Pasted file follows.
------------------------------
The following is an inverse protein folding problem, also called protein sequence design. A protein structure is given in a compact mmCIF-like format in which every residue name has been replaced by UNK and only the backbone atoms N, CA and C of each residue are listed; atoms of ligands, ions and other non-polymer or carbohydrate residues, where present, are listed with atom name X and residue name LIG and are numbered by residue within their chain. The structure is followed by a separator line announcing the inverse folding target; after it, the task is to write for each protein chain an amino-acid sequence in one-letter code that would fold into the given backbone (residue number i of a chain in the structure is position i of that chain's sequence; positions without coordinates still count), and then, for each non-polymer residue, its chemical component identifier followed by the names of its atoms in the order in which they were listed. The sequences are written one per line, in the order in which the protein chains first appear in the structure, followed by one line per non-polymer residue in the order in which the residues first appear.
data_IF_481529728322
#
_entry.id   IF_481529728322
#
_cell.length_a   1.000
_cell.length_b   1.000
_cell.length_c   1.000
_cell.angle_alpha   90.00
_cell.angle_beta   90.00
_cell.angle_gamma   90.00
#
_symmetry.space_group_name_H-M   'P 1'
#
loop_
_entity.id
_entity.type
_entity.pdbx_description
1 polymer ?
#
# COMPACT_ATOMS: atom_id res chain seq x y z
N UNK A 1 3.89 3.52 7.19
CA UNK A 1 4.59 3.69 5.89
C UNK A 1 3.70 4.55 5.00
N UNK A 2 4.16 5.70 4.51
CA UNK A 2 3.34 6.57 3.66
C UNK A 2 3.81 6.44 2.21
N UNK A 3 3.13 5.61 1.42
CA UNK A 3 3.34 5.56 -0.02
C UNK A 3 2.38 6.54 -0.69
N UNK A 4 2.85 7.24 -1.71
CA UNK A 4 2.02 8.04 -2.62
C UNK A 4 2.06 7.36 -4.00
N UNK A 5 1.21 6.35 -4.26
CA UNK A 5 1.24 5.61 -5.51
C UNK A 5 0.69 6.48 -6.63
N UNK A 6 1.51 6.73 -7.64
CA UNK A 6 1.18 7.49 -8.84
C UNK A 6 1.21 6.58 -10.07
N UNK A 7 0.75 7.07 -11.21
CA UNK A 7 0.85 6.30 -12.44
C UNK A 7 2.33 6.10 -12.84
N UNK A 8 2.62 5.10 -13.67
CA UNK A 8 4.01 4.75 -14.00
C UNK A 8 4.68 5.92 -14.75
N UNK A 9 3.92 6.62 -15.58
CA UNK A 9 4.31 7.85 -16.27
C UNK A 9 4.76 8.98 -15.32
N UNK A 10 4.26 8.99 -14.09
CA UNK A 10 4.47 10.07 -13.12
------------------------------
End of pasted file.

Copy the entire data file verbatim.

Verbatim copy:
The following is an inverse protein folding problem, also called protein sequence design. A protein structure is given in a compact mmCIF-like format in which every residue name has been replaced by UNK and only the backbone atoms N, CA and C of each residue are listed; atoms of ligands, ions and other non-polymer or carbohydrate residues, where present, are listed with atom name X and residue name LIG and are numbered by residue within their chain. The structure is followed by a separator line announcing the inverse folding target; after it, the task is to write for each protein chain an amino-acid sequence in one-letter code that would fold into the given backbone (residue number i of a chain in the structure is position i of that chain's sequence; positions without coordinates still count), and then, for each non-polymer residue, its chemical component identifier followed by the names of its atoms in the order in which they were listed. The sequences are written one per line, in the order in which the protein chains first appear in the structure, followed by one line per non-polymer residue in the order in which the residues first appear.
data_IF_481529728322
#
_entry.id   IF_481529728322
#
_cell.length_a   1.000
_cell.length_b   1.000
_cell.length_c   1.000
_cell.angle_alpha   90.00
_cell.angle_beta   90.00
_cell.angle_gamma   90.00
#
_symmetry.space_group_name_H-M   'P 1'
#
loop_
_entity.id
_entity.type
_entity.pdbx_description
1 polymer ?
#
# COMPACT_ATOMS: atom_id res chain seq x y z
N UNK A 1 3.89 3.52 7.19
CA UNK A 1 4.59 3.69 5.89
C UNK A 1 3.70 4.55 5.00
N UNK A 2 4.16 5.70 4.51
CA UNK A 2 3.34 6.57 3.66
C UNK A 2 3.81 6.44 2.21
N UNK A 3 3.13 5.61 1.42
CA UNK A 3 3.34 5.56 -0.02
C UNK A 3 2.38 6.54 -0.69
N UNK A 4 2.85 7.24 -1.71
CA UNK A 4 2.02 8.04 -2.62
C UNK A 4 2.06 7.36 -4.00
N UNK A 5 1.21 6.35 -4.26
CA UNK A 5 1.24 5.61 -5.51
C UNK A 5 0.69 6.48 -6.63
N UNK A 6 1.51 6.73 -7.64
CA UNK A 6 1.18 7.49 -8.84
C UNK A 6 1.21 6.58 -10.07
N UNK A 7 0.75 7.07 -11.21
CA UNK A 7 0.85 6.30 -12.44
C UNK A 7 2.33 6.10 -12.84
N UNK A 8 2.62 5.10 -13.67
CA UNK A 8 4.01 4.75 -14.00
C UNK A 8 4.68 5.92 -14.75
N UNK A 9 3.92 6.62 -15.58
CA UNK A 9 4.31 7.85 -16.27
C UNK A 9 4.76 8.98 -15.32
N UNK A 10 4.26 8.99 -14.09
CA UNK A 10 4.47 10.07 -13.12